Even though slower in memory speed compared to the Kingmax kit, write performance is better on the A-DATA kit. Compared to the Crucial one which is running in Triple Channel, the A-DATA kit out performs it in both read and write performance.
Benchmarks - SiSoft Sandra
Version and / or Patch Used: Professional Home
Developer Homepage: http://www.sisoftware.co.uk
Product Homepage: http://sisoftware.jaggedonline.com/index.php?location=home&a=TTA&lang=en
Buy It Here
SiSoft Sandra (System ANalyser, Diagnostic and Reporting Assistant) is a synthetic Windows benchmark that features different tests used to evaluate different PC subsystems.
Good performance again from the A-DATA kit; overclocking yields a nice little bump.
Benchmarks - Sciencemark
ScienceMark 2.0 is a mathematical program designed to stress the memory subsystems of both desktop/workstation and server environments to determine the read/write latency as well as the overall memory bandwidth available between the CPU and the memory controller.
Here we can see that the A-DATA kit is again performing very strong.
Benchmarks - Far Cry 2
Far Cry 2
Version and / or Patch Used: 1.03
Timedemo or Level Used: Ranch Long
Developer Homepage: http://www.ubi.com
Product Homepage: http://www.farcry2.com
Buy It Here
The Dunia Engine was built specifically for Far Cry 2 by the award-winning Ubisoft Montreal development team. It delivers the most realistic destructible environments, amazing special effects such as dynamic fire propagation and storm effects, real-time night-and-day cycle, dynamic music system, non-scripted enemy A.I. and so much more.
No real surprises when it comes to the Far Cry 2 numbers.
Total Performance Rating (TPR)
Total Performance Rating
The TPR graph is a combination of all our benchmarks in which we test our memory modules with.
The TPR number is a combination of:-
wPrime Benchmark, Everest Ultimate, SiSoft Sandra, Sciencemark 2.0 and Far Cry 2.
Due to the nature of some benchmarks where scores having a lower is better result, we've had to change the way we do the numbers when compared to our video card ones. Far Cry 2, SiSoft Sandra and Everest Ultimate numbers are all combined. In Sciencemark 2.0 and wPrime Benchmark where a lower number is better, we have a base number of 300. The score we get from the kit is then removed off that number. There's a total of 600 base points.
For example; if the wPrime Benchmark score is 193.266 and 6.297 for 1024M and 32M respectively, the number that is added to the graphs is 400. That number is obtained by using the following equation: 600 - 193.266 - 6.297 = 400.437. It's then rounded down to 400 in this case. In the event that the RAM was slower in wPrime, the total would be lower which represents our TPR graphs exactly how we want.
Because the kit isn't the most aggressive when it comes to timings and overclock, the TPR graph doesn't do it any real justice. However, it's worth noting that there's just more snappiness to the system when compared to a 4GB one, which isn't measured in our tests.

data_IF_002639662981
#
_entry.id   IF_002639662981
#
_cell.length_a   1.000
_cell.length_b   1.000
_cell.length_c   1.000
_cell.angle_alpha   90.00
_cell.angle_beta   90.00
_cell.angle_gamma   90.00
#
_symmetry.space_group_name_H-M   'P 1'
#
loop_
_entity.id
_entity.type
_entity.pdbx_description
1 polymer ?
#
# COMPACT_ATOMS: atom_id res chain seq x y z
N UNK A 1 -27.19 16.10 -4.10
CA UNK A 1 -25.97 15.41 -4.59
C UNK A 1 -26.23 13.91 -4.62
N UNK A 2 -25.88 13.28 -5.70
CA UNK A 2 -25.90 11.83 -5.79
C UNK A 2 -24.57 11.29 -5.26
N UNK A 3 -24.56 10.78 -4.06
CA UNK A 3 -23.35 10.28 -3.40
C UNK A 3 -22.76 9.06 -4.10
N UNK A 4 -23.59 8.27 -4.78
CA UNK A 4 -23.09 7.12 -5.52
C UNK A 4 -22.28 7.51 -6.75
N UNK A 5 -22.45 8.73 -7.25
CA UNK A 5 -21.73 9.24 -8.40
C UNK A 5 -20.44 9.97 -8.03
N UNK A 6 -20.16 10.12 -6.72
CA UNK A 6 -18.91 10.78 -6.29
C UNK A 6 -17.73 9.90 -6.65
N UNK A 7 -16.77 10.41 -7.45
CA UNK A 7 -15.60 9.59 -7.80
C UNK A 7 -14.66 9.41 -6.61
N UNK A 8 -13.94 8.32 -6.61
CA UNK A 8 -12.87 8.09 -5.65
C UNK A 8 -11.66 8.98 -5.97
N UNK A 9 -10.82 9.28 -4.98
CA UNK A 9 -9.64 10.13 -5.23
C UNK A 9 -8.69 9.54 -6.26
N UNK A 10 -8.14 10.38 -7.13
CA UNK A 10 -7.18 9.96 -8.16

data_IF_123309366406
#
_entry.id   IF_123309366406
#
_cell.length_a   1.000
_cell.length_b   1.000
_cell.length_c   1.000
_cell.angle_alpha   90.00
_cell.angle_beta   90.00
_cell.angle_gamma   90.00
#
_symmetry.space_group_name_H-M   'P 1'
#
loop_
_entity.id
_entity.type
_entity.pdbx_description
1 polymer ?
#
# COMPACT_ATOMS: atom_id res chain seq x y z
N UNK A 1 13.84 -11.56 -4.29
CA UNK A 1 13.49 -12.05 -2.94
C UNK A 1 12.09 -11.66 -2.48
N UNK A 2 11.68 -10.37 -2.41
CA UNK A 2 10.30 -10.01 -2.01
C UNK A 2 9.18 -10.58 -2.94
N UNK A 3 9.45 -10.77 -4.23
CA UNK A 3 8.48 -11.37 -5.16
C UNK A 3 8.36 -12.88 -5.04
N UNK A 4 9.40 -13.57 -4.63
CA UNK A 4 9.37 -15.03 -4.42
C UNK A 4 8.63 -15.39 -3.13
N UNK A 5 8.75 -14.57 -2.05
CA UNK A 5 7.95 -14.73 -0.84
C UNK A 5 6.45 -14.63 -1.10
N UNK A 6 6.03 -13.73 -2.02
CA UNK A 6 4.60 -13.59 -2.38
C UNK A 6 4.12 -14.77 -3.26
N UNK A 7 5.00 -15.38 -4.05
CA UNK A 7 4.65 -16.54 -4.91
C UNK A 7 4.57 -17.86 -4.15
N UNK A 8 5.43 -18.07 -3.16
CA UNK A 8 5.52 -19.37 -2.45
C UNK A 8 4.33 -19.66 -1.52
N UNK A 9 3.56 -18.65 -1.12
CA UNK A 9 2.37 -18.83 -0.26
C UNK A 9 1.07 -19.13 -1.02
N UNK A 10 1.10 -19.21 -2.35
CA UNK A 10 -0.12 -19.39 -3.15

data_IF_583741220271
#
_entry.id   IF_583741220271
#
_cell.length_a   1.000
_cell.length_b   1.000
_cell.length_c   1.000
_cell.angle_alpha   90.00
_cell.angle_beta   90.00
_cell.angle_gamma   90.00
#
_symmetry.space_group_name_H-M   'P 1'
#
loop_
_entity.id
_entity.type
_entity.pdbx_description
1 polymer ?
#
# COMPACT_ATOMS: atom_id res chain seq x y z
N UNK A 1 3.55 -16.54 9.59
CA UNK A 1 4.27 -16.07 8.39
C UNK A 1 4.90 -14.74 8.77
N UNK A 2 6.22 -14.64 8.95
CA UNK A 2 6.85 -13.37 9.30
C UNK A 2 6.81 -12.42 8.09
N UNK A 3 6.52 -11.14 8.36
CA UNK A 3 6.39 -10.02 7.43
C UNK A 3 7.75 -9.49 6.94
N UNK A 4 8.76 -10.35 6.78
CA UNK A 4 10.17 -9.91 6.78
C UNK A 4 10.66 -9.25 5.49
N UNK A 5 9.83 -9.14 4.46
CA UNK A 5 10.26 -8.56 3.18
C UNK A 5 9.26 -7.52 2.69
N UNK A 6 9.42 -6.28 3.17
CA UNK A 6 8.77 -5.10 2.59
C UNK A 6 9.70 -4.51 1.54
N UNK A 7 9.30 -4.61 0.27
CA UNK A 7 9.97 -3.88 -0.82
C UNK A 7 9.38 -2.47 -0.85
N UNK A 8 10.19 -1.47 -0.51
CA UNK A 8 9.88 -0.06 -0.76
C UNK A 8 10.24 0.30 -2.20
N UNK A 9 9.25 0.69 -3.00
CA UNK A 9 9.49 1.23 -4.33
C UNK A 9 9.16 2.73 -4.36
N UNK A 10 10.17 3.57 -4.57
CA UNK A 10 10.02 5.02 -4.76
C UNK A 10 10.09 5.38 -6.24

Total Value Rating (TVR)
Total Value Rating
The TVR graph is the TPR score divided by the price of the memory kit. The price of the memory kit is based on the list price of the model on Newegg.com. In the event the kit isn't listed, it will be based on the U.S. $ MSRP given to us by the manufacturer.
In the event we can't source a price from either, the product will not receive a TVR rating. As with our TPR graph, the amount of memory kits on the list will grow over time and the price of the model won't change from what it was when first reviewed. For this reason the U.S. $ price that the kit is based off will be included next to the name of the model.
In the event you want to find the TVR rating yourself based on the current price, all you have to do is simply divide the TPR number by the list price.
TVR numbers are rounded to the nearest whole number; 100.3 will be 100; 100.8 will be 101 and 100.5 will be rounded down to 100.
Because our tests don't show the best benefits when moving to more actual memory and instead benefits more from the speed of the kit, the higher price tag combined with the performance received at the default timings again don't do the kit a whole lot of justice.
In our tests today the PC3-12800 8GB kit performs like a PC3-12800 4GB kit that carries with it the same timings. This isn't a bad thing, but when it comes to our final graphs and the price being double that of a 4GB kit, the perceived value is lower.
However, when moving to 8GB over 4GB it gives you performance gains in other areas. The loading of applications, games and just Windows is definitely improved upon. There's more general speed when dealing with your operating system. Everything is just running faster. Sure, it's not twice as fast, but it's faster.
It's great that you don't have to fill your banks up with RAM to get 8GB of memory. Instead A-DATA offer us a nice kit that offers some good speed. What's great about the "Gaming Series" is that they're not these ultra fast modules with insane speeds and timings along with insane prices.
Instead, the series offers us good memory, at a good speed and at a good price of $334.99 at Newegg. This is exactly what the kit we've got here does. It's a fantastic option for people who want to go with a dual channel setup, but also want to move past the typical 4GB kit size that's associated with it.